EBRI’s consultations and research in the textile industry lifecycle and second-hand market, have offered a number of conclusions and recommendations for Missfit Creations to further reduce waste and carbon emissions, along with identifying current emission savings in the business.
Overall, clothing preservation and extension of use, are the main strategies to reduce waste and the environmental impact derived from the textile industry. Through the secondhand clothing market, the demand on energy and raw materials can be lessened by displacing new garments.
EBRI identified Missfit Creations are potentially saving an average of 2.77 tonnes CO2 equivalent (CO2-eq) with their current apparel, assuming every second-hand item prevents the production of a similar item.
By recirculating vintage clothes, it was estimated that 1.92 tonnes CO2-eq was prevented by diverting clothes from landfill.
Additionally, by outsourcing garments for cleaning services where no tumble dryers are used, Missfit Creations is reducing approximately 1.07 tonnes CO2-eq.
Therefore, the combined total emissions saved is 2.99 tonnes CO2-eq (with a potential of saving further 2.77 tonnes CO2-eq through the sales of their current collection), the equivalent to at least three-semi-detached houses in the UK4.
This saving is significantly higher than the company’s estimated generated emissions (due to home-based work), therefore the overall balance of the reported activities is positive.
The EBRI team also recommended by changing energy suppliers, to a greener renewable energy mix, Missfit Creations could save 40.31 kg CO2-eq/year when using electric appliances. And to further reduce greenhouse gas emissions, EBRI advised the business to increase the use of online platforms, provide low impact packaging and use public transport for local deliveries.
Finally, adopting a take-back clothing scheme incentivised by vouchers or affiliation cards was suggested to encourage customers to participate in the circular economy.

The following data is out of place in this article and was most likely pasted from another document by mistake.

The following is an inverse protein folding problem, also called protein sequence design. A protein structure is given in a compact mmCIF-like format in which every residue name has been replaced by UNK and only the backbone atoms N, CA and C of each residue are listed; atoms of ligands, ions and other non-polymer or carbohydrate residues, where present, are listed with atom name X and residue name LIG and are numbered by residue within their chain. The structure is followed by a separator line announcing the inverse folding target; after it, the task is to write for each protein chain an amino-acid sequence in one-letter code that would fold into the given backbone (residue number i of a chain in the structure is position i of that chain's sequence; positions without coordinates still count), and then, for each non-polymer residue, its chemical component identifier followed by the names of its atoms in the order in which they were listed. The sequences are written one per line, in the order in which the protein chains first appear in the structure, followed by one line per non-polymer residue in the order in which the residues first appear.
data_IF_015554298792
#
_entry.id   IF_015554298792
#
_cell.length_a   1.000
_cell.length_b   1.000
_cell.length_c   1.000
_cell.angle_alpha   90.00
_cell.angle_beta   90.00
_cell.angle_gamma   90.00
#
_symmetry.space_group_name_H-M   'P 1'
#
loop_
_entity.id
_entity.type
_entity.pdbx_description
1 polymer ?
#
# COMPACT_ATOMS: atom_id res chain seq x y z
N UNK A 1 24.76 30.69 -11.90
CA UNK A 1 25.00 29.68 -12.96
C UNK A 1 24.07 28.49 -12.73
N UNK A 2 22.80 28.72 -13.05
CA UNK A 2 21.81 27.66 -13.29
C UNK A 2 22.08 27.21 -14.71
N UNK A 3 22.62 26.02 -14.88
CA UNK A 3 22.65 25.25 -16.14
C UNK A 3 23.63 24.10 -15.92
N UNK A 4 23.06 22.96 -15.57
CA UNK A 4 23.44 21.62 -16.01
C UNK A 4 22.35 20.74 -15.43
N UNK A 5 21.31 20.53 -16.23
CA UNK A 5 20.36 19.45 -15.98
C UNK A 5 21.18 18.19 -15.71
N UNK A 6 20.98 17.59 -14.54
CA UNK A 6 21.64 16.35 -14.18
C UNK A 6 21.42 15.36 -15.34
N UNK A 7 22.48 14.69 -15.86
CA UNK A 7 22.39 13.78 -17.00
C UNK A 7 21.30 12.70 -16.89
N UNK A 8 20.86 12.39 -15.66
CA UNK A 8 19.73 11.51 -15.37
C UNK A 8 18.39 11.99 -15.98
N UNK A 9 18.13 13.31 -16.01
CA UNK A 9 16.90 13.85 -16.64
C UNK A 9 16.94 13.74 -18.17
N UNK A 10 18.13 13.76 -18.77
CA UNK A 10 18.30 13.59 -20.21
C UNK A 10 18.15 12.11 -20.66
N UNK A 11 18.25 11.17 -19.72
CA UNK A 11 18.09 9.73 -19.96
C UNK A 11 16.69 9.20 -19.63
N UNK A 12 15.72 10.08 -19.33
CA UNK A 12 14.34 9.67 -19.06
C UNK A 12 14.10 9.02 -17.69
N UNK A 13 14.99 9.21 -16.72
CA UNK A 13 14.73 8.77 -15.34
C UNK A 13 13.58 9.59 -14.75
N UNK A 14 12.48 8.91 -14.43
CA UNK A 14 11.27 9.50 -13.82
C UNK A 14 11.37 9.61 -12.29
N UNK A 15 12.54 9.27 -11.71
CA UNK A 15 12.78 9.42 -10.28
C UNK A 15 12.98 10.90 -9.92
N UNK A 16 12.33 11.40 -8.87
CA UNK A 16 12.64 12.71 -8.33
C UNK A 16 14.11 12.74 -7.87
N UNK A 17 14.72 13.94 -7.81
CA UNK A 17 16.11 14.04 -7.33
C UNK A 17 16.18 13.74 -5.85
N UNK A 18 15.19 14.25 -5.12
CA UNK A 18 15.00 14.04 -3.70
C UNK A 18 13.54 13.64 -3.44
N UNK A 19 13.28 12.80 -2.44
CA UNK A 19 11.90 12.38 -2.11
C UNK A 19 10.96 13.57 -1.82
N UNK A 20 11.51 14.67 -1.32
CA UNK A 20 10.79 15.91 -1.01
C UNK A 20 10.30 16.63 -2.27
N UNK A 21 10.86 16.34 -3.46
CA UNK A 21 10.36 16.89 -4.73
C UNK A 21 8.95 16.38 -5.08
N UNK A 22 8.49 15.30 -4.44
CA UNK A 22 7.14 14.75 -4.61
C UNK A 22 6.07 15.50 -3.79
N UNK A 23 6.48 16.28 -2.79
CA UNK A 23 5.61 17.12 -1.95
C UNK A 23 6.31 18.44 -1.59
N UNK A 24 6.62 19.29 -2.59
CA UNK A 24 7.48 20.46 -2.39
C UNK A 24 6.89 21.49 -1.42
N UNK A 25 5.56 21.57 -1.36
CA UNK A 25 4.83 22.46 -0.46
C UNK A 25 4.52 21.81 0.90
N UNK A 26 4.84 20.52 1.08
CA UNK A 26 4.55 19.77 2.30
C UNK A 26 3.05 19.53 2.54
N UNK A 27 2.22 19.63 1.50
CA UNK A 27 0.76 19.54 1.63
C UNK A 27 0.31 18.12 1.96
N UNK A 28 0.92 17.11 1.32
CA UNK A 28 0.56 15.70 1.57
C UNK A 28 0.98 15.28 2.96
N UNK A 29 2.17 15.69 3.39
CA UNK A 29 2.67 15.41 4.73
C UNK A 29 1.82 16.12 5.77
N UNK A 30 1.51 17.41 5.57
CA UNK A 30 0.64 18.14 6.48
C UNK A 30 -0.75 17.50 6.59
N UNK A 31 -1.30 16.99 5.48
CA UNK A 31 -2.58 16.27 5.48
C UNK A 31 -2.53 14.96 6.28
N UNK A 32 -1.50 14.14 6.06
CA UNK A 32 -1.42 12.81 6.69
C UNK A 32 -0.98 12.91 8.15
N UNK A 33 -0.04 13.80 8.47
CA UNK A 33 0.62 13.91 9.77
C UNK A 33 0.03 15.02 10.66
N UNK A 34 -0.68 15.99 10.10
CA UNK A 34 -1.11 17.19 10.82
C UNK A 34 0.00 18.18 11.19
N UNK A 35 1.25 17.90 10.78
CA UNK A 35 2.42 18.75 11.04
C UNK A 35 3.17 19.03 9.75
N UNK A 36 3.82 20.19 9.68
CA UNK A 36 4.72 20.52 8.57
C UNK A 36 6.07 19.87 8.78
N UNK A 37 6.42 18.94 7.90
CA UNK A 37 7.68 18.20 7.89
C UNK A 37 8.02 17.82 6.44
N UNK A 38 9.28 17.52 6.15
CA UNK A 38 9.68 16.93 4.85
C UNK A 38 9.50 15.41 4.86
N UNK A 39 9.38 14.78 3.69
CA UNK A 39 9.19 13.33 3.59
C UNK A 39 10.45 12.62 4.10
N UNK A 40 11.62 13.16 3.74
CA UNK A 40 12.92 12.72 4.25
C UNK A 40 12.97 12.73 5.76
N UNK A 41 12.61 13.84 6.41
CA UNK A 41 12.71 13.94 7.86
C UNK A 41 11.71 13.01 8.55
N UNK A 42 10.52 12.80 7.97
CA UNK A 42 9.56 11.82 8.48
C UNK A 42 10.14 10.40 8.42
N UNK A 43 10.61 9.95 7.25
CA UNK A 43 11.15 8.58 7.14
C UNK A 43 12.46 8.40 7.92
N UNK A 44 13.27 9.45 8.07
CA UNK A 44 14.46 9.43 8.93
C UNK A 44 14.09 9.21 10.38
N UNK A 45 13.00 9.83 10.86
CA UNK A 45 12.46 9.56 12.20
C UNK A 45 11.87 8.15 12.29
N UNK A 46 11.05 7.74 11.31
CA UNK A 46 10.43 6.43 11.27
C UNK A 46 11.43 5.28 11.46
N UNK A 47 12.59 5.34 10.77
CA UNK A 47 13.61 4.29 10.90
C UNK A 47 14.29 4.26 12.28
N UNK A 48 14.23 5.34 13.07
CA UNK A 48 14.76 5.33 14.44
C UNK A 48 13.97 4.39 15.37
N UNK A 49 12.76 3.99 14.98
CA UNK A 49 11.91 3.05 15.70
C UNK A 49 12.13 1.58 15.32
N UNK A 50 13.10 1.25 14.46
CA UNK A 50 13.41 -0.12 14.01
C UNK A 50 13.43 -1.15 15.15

“EBRI are truly experts in their field. They helped me
understand exactly what my business is doing to help
reduce textile waste, which has really helped add value
to the business.”
Founder, Missfit Creations
Due to the nature of upcycling clothes, it can be difficult to calculate specific emissions at each point in the garment’s lifecycle, therefore EBRI’s report focuses on the nature of the textile used, cleaning and drying processes, and recommendations on processes taken by the business and how emissions can be further reduced by adopting new practices.
EBRI’s research highlights every action taken towards the production and recirculation of clothing has an environmental impact. Raising awareness and promoting secondhand clothes over fast-fashion, will ensure the reduction of the textile industries carbon footprint.
Missfit Creations are keen to adopt the recommendations suggested in the report, particularly introducing a take-back scheme, along with reducing the use of electrical appliances in the business (e.g. ironing).
EBRI’s tailored report has enabled Missfit Creations to quantify its carbon saving practices. Debbie is keen to share its sustainability achievements, and a future ambition is to add a label to the garments to share the knowledge, promote the benefits of keeping clothing in circulation, and educate customers on the potential carbon emissions saved from purchasing upcycled clothing. This will act as a selling point, and will add value to the business.
“The team at EBRI have truly been fantastic to work with,
and I’m very keen to maintain a working relationship with
them. Working with EBRI has given me confidence about
what I was doing.”
Founder, Missfit Creations
 P. Reilly, “Trends to Expect from the Textiles Industry in 2022,” Clear currency, 2022.
 Environmental Resources Management, “Streamlined Life Cycle Assessment of Two Marks & Spencer plc Apparel Products”, 2002.
 WRAP. “Retailer clothing take-back guide”, 2021.
 EMSmastery, “What Is 1 Ton of Carbon Dioxide And How It Relates To Daily Life?”, 2022.